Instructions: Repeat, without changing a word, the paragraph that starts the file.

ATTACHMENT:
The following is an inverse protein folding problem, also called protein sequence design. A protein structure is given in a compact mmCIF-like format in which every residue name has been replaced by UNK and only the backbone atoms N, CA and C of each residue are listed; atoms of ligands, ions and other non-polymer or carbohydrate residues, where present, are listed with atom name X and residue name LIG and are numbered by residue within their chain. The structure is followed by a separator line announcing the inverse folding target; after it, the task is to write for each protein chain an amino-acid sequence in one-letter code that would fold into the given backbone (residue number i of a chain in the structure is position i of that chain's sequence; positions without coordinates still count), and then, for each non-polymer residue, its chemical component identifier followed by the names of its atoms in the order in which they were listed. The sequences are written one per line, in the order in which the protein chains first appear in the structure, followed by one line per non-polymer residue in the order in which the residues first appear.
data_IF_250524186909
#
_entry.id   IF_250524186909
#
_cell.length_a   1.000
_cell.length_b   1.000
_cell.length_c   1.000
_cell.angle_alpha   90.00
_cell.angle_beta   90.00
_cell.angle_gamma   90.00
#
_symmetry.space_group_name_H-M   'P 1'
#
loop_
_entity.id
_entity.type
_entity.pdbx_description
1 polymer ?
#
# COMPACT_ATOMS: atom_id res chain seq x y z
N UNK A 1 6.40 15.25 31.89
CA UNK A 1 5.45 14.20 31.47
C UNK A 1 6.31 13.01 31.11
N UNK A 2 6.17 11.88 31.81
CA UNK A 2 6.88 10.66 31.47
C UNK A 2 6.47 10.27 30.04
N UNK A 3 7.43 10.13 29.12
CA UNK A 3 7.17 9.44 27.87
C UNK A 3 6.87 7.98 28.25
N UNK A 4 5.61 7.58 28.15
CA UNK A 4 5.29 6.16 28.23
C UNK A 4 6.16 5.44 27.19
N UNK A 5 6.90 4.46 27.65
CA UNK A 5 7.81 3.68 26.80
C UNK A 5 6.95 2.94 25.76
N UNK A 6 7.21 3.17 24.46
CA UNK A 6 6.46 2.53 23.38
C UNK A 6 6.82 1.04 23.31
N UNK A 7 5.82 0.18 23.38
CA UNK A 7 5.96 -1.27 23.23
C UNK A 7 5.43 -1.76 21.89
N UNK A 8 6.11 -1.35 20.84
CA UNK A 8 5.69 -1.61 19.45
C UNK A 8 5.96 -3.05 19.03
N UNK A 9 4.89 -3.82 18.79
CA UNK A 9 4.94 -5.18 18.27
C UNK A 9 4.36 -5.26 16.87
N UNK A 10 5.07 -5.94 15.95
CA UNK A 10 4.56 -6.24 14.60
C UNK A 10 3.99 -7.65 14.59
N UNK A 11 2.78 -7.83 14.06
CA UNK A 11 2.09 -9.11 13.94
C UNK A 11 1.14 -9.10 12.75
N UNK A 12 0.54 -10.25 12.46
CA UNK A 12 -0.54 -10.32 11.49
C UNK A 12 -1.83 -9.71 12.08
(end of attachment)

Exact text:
The following is an inverse protein folding problem, also called protein sequence design. A protein structure is given in a compact mmCIF-like format in which every residue name has been replaced by UNK and only the backbone atoms N, CA and C of each residue are listed; atoms of ligands, ions and other non-polymer or carbohydrate residues, where present, are listed with atom name X and residue name LIG and are numbered by residue within their chain. The structure is followed by a separator line announcing the inverse folding target; after it, the task is to write for each protein chain an amino-acid sequence in one-letter code that would fold into the given backbone (residue number i of a chain in the structure is position i of that chain's sequence; positions without coordinates still count), and then, for each non-polymer residue, its chemical component identifier followed by the names of its atoms in the order in which they were listed. The sequences are written one per line, in the order in which the protein chains first appear in the structure, followed by one line per non-polymer residue in the order in which the residues first appear.